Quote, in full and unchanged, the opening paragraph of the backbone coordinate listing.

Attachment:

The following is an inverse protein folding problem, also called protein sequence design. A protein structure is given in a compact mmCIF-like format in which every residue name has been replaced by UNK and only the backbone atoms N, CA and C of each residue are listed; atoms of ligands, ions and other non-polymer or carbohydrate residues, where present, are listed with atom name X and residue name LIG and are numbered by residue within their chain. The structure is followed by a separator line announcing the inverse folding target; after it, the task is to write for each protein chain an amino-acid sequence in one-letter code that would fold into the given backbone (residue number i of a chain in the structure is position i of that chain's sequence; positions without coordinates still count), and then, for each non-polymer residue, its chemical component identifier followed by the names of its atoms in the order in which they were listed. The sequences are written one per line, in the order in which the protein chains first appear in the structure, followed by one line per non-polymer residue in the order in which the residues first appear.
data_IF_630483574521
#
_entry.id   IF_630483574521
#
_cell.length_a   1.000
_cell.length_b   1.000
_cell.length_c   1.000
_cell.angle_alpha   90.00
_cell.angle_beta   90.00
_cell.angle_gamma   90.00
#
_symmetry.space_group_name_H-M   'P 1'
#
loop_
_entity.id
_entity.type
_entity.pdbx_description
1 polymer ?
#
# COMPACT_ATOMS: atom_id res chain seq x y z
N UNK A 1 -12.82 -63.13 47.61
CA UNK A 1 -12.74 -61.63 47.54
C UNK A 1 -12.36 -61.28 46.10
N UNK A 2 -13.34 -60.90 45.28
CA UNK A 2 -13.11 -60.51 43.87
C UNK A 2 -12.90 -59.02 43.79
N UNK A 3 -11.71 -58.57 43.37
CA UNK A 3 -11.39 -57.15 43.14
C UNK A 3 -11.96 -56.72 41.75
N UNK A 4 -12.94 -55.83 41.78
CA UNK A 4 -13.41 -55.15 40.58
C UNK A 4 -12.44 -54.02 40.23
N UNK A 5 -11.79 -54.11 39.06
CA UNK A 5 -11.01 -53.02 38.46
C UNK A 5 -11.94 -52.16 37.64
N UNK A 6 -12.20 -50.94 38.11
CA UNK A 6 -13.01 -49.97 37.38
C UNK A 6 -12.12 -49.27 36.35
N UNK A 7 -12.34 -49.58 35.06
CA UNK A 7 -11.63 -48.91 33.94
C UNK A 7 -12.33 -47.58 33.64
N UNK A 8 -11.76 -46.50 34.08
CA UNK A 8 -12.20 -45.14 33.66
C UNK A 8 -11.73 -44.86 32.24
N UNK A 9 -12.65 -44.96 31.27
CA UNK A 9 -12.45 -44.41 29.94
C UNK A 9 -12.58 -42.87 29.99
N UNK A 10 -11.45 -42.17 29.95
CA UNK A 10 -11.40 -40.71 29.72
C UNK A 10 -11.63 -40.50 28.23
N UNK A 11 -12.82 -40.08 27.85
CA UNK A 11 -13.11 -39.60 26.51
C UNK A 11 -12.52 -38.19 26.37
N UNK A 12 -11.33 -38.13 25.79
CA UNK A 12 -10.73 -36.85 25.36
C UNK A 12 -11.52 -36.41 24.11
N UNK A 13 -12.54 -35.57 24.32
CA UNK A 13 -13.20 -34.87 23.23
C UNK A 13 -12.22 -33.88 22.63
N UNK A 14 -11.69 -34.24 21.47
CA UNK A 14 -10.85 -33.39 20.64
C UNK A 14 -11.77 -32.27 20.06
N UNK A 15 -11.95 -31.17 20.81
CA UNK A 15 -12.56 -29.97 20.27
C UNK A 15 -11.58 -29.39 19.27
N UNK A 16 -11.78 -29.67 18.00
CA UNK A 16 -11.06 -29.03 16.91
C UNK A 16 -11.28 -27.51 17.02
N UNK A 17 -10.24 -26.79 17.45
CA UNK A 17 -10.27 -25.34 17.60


The following is an inverse protein folding problem, also called protein sequence design. A protein structure is given in a compact mmCIF-like format in which every residue name has been replaced by UNK and only the backbone atoms N, CA and C of each residue are listed; atoms of ligands, ions and other non-polymer or carbohydrate residues, where present, are listed with atom name X and residue name LIG and are numbered by residue within their chain. The structure is followed by a separator line announcing the inverse folding target; after it, the task is to write for each protein chain an amino-acid sequence in one-letter code that would fold into the given backbone (residue number i of a chain in the structure is position i of that chain's sequence; positions without coordinates still count), and then, for each non-polymer residue, its chemical component identifier followed by the names of its atoms in the order in which they were listed. The sequences are written one per line, in the order in which the protein chains first appear in the structure, followed by one line per non-polymer residue in the order in which the residues first appear.